Disc brakes to be allowed in WorldTour races from January, can be used in amateur ranks in 2017
After several teams trialled disc brakes in professional events this season, CyclingTips has learned from industry sources that the UCI has set out a timeline for their formal introduction.
The equipment will be permitted in WorldTour races from January 1 2016, with professionals using them from that point.
Amateur riders won’t have long to wait; CyclingTips understands that they will have a green light to use the same brakes from January 1 2017.
The decision was taken by the relevant UCI commission in mid October. That commission decided on a standard of 160mm rotors (front and rear), through axels, and teams will follow these guidelines. These standards will address the issues around neutral support.
In March UCI president Brian Cookson told CyclingTips that the UCI was looking at introducing such brakes on a trial basis.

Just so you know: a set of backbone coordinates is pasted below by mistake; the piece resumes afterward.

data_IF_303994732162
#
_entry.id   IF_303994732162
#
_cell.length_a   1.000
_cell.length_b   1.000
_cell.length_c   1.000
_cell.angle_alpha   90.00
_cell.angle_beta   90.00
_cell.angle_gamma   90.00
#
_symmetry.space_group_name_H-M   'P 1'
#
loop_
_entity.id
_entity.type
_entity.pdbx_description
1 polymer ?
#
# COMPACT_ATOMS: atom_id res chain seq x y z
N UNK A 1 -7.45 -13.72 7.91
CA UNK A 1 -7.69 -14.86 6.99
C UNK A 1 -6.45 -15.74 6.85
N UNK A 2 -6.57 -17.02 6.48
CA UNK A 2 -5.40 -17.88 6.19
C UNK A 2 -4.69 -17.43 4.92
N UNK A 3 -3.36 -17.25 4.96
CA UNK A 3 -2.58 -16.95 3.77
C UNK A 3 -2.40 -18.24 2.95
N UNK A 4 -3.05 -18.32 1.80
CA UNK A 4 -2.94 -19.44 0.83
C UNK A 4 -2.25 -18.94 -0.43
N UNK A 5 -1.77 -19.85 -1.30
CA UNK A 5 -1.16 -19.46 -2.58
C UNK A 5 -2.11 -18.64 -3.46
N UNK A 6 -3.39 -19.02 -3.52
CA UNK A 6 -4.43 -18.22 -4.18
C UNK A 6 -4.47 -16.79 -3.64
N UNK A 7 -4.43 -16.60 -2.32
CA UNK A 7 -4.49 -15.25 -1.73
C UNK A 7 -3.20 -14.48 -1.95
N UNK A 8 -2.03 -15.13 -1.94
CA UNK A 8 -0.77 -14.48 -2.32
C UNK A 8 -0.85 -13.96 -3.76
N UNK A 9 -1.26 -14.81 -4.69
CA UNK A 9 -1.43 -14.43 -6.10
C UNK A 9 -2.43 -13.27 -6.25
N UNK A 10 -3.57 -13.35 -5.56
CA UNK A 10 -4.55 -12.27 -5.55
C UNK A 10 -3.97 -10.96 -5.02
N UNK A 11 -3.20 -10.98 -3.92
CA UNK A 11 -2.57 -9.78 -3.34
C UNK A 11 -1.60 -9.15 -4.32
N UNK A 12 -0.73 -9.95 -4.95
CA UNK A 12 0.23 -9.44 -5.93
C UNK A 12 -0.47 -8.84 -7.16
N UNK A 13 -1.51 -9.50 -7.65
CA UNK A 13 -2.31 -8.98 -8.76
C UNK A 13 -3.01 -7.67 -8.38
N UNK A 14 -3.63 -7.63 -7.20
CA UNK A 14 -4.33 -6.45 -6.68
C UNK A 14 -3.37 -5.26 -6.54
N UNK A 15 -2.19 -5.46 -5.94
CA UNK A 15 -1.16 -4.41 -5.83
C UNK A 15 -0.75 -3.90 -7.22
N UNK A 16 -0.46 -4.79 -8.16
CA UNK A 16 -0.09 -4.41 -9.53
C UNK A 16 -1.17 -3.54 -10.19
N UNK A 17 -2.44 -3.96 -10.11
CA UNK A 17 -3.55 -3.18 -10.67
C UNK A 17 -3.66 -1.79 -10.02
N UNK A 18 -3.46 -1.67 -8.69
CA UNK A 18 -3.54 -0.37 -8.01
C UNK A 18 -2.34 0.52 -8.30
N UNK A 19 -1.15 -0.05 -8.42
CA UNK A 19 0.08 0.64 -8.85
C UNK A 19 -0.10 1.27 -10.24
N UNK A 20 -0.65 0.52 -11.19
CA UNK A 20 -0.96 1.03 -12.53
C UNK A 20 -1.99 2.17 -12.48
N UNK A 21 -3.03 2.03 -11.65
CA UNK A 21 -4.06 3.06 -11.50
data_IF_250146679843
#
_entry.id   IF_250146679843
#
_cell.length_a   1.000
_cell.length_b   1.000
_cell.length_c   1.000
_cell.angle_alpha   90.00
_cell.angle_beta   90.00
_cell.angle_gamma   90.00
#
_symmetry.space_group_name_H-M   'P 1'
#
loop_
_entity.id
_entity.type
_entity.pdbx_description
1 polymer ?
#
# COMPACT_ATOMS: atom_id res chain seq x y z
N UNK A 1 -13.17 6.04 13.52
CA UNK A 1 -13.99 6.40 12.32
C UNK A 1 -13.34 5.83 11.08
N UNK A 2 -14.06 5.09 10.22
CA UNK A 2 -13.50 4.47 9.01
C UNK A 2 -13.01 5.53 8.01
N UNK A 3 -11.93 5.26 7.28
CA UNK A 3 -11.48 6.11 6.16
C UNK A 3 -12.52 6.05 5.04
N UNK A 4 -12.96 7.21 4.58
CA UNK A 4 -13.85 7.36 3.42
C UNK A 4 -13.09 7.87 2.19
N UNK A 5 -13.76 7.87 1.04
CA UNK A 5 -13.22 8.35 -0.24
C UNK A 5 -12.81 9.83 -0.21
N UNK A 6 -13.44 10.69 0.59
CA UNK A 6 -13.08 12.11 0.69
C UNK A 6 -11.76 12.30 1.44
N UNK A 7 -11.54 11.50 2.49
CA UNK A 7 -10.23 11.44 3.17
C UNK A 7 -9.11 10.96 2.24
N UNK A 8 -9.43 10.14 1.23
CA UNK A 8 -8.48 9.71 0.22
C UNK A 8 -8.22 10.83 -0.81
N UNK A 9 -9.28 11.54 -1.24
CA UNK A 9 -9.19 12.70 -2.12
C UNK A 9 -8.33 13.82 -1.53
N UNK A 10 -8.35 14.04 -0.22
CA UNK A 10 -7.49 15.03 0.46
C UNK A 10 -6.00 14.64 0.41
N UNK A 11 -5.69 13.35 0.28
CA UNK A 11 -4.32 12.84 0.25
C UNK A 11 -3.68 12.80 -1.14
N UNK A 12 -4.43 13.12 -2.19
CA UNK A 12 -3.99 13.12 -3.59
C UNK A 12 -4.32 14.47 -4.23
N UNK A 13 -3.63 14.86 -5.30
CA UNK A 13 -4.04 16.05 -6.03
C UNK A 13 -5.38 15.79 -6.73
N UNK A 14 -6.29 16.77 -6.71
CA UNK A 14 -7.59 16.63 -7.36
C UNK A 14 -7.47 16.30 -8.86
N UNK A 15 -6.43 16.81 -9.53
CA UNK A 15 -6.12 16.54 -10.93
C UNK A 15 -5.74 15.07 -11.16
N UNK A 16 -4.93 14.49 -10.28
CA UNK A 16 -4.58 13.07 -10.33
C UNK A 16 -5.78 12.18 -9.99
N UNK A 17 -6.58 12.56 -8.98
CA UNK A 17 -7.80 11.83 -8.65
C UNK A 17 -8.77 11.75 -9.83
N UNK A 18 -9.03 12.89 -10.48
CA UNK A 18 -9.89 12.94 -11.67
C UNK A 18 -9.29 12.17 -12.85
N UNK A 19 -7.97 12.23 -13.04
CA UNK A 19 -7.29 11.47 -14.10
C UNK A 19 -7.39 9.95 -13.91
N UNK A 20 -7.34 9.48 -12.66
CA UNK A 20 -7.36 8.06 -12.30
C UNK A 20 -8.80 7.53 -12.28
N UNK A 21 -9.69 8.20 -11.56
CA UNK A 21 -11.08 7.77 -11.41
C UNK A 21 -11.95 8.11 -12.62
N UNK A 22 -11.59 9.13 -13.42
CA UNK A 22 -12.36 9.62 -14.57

“I think it is such an important part of what we are trying to do, to look at new technology, to embrace it rather than to resist it. Hence we got the new rules for the hour record and so on,” he explained then.
“We have representatives of the manufacturers, the teams, the riders’ association, the race organisers and so on. I think we are very open to this [the introduction of disc brakes – ed]. We may well look at some experimental test events later this year with a view to perhaps wider introduction next year or the year after that.”
In April the UCI then made this official, announcing that the devices would debut in August.
It said then that all of the teams would have the opportunity to use such brakes at two events of their choosing during August and September. It added that testing would continue at all events on the UCI professional road calendar in 2016.
“If the experience is satisfactory, disc brakes will be officially introduced to the UCI WorldTour in 2017. The aim is to eventually introduce disc brakes to all levels of road cycling.”
According to the latest information, the equipment will be in use sooner than that initial timescale.